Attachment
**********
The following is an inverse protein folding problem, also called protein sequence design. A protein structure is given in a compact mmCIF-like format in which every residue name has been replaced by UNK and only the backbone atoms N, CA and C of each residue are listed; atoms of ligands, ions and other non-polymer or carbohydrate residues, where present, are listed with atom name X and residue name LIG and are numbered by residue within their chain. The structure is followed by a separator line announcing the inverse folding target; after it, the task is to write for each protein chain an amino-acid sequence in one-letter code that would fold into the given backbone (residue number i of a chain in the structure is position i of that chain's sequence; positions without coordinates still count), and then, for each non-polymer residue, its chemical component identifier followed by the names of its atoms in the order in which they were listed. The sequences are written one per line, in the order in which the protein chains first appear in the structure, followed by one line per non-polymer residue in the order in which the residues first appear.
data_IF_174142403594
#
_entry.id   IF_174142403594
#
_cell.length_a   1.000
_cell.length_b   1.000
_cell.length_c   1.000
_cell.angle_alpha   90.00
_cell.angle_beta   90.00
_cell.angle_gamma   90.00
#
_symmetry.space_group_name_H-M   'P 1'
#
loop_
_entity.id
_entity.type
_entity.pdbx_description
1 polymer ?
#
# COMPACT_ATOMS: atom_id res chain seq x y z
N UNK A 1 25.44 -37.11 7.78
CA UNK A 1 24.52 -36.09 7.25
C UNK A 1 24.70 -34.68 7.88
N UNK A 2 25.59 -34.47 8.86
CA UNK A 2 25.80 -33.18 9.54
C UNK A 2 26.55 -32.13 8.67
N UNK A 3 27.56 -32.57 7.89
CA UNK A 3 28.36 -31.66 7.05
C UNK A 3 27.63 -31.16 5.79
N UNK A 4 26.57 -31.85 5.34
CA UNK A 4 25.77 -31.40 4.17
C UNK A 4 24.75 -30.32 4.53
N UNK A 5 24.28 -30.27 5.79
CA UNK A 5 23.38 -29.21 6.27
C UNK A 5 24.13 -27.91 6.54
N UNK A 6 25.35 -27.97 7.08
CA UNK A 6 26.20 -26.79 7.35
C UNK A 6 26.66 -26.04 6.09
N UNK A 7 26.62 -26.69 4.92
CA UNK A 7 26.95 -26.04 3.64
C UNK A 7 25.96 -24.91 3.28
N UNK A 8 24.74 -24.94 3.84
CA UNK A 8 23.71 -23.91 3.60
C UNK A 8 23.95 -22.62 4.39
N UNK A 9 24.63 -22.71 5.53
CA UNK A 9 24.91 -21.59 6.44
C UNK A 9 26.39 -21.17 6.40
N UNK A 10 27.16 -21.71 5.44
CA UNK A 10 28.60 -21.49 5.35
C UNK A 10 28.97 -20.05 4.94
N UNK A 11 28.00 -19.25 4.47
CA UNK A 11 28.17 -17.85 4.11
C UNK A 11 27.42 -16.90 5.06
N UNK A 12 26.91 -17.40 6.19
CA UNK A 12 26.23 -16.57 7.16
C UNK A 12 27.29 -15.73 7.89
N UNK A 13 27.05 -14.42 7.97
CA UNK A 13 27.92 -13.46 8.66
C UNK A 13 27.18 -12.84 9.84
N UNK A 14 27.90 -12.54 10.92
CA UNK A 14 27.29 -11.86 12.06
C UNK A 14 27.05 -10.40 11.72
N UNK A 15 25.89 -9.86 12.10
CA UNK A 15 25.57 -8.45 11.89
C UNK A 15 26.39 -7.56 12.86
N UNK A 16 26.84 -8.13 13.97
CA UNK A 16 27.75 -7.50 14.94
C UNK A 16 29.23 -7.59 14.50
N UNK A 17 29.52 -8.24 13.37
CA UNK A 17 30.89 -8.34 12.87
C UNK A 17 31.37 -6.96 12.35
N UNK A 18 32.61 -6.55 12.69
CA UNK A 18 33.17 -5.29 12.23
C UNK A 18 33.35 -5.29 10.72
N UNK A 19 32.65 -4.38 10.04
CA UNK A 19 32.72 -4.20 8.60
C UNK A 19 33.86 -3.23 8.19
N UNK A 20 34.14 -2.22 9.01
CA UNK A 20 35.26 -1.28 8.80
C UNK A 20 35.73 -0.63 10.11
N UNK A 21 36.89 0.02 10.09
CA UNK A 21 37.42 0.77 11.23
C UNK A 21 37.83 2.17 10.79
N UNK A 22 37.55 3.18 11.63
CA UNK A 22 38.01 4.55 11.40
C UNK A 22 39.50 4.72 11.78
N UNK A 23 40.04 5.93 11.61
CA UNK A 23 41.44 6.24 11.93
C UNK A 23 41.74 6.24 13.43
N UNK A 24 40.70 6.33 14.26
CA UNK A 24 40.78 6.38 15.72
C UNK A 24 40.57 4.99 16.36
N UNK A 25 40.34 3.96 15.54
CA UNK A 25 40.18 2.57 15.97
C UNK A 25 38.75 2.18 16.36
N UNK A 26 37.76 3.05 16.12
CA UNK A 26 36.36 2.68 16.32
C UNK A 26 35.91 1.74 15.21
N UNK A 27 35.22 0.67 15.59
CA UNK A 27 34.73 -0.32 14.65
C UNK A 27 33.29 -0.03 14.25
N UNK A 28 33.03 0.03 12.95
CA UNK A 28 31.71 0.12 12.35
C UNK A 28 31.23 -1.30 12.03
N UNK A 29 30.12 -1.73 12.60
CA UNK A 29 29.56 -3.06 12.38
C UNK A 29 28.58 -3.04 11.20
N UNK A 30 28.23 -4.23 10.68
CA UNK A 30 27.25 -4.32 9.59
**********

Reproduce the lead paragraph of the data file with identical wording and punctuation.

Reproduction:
The following is an inverse protein folding problem, also called protein sequence design. A protein structure is given in a compact mmCIF-like format in which every residue name has been replaced by UNK and only the backbone atoms N, CA and C of each residue are listed; atoms of ligands, ions and other non-polymer or carbohydrate residues, where present, are listed with atom name X and residue name LIG and are numbered by residue within their chain. The structure is followed by a separator line announcing the inverse folding target; after it, the task is to write for each protein chain an amino-acid sequence in one-letter code that would fold into the given backbone (residue number i of a chain in the structure is position i of that chain's sequence; positions without coordinates still count), and then, for each non-polymer residue, its chemical component identifier followed by the names of its atoms in the order in which they were listed. The sequences are written one per line, in the order in which the protein chains first appear in the structure, followed by one line per non-polymer residue in the order in which the residues first appear.